Supply And Demand

Economic theory is not as simple as it seems

Supply and demand is a very simple idea. If prices are high, supply will increase and demand will decrease until there is just the right amount being produced. Similarly if prices fall, demand will rise and supply will fall.

It is a perfect theoretical model for how we manage one of our most fundamental economic relationships.

It is of course simplified to the point of being meaningless in anything other than theory.

All else being equal

The idea of model building in isolation is good for instruction, but weak in application. In real life other factors intrude and while the long run equilibrium of supply and demand may assert itself, it does not happen quickly.

Take oil prices for example. If the price of oil rises, the price of gasoline rises. Do people buy proportionally less gas. Not likely. Within not huge variations in price, demand is inelastic. Demand does not change much with a price. In elasticity in respect to price appears in the consumption of cigarettes and alcohol, too.

Do you suppose governments have noticed this factor and have imposed hidden taxes?

There is another sides of the supply demand question.

Most people would not think so, but supply can be quite elastic in response to price. Suppose oil rich country A is selling three million barrels of oil per day at $100 per barrel. Suppose further the price falls from $100 to $80. Will they reduce their production? Probably not. Depending on other factors they might increase production. Exactly the thing that will make the price go lower. Not rational on the surface.

Selling good business when the market price falls is a similar issue.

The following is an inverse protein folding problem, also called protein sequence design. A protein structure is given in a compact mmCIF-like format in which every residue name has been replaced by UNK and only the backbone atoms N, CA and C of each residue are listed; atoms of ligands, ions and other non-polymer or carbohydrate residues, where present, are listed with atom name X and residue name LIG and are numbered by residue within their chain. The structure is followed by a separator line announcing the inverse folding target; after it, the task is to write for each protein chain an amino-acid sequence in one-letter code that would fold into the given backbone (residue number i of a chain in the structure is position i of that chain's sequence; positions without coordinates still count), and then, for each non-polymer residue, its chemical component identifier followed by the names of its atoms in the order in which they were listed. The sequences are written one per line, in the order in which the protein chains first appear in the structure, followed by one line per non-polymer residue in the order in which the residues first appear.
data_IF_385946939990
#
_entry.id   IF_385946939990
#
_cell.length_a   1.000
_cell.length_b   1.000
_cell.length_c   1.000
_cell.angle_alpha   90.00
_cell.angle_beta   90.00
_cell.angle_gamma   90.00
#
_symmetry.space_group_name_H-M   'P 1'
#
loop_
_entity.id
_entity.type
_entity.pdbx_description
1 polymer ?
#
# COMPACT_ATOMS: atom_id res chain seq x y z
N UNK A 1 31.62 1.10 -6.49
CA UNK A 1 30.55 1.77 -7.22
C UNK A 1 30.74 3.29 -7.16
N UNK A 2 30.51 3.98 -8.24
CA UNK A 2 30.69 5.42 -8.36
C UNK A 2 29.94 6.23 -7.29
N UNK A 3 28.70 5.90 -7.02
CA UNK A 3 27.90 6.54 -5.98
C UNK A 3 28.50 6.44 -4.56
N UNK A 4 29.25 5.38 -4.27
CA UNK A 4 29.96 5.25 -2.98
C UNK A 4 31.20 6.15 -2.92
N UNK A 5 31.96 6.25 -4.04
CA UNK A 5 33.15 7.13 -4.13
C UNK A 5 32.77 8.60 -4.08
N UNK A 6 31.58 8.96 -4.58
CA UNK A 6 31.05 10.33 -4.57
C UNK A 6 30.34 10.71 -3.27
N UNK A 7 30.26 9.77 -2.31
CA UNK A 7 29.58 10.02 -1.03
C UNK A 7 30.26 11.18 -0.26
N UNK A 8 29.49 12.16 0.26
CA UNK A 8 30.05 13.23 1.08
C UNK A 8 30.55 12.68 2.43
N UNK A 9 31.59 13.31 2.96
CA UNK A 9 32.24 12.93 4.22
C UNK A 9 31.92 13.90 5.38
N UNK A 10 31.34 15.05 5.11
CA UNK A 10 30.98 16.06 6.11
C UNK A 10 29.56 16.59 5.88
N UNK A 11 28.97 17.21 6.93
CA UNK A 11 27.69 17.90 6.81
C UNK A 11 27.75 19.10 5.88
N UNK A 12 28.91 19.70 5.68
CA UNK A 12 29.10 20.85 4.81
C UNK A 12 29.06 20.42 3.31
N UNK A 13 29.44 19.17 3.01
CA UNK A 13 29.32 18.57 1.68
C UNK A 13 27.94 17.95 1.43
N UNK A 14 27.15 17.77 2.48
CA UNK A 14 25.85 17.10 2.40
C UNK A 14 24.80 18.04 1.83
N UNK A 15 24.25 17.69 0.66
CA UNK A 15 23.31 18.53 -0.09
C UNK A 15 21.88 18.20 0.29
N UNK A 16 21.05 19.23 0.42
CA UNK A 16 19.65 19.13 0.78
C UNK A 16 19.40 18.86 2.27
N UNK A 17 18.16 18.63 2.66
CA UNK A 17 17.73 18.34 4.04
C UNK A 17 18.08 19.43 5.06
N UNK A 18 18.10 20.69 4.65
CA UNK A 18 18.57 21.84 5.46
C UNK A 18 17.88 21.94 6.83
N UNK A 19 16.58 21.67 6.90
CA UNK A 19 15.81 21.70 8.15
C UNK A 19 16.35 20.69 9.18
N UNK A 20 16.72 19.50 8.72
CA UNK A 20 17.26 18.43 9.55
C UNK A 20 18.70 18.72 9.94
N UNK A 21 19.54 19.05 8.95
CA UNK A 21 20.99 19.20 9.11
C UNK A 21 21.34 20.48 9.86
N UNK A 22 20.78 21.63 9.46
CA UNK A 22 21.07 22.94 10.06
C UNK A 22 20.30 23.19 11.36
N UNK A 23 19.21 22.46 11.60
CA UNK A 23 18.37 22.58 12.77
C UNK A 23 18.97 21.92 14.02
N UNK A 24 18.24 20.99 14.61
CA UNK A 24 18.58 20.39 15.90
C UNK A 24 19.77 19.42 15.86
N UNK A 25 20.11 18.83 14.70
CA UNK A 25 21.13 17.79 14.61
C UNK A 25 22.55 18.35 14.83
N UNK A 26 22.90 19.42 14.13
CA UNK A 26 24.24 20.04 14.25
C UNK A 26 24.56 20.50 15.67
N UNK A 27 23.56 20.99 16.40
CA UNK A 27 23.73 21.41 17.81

Rational responses are governed by many things.

If Country A needs $300 million daily to sustain their budget, despite the price they will produce more until they get what the revenue they need. The other factors include consideration of whether they could cut the budget and remain in power and whether they will run out of oil in the near term. In your case, you might take a part time job at a lower hourly rate to make extra money for a child’s education or to pay down debt. Price is not an absolute predictor.

Eventually it comes down to marginal revenue versus marginal variable cost. Fixed costs are there in any case so even producing at less than the fully absorbed cost is preferable. Suppose the variable cost to ship a barrel of oil is $10 and the fixed costs are $80. On the surface anything less than $90 is a sale at a loss. Over the long run that might be true, but if I sell a barrel at $80 I’d recover $70 of my fixed costs, whereas, if I refused to sell at a loss, I would recover none.

Cost-price-volume problems are more complicated than mere supply and demand.

Everything else is never equal

Beware simple ideas. The world is never simple and you can miss important features of the situation if you accept the world in its abstract form.

It is easy to see the stock market as an auction market where prices are rational and objective. Auctions don’t work like that. Auctions are emotional. Value is whatever the last two bidders make it. Absent knowledge of their motivation there is no way to assess objective worth.

Do not accept theoretical models at face value.

I help business owners and others use tax efficiencies and design advantages to achieve more efficient income and larger, more liquid estates.

In previous careers, I have been a partner in a large, international public accounting firm, CEO of a software start-up, a partner in an energy management system importer, and briefly in the restaurant business.

Please be in touch if I can help you. 705-927-4770

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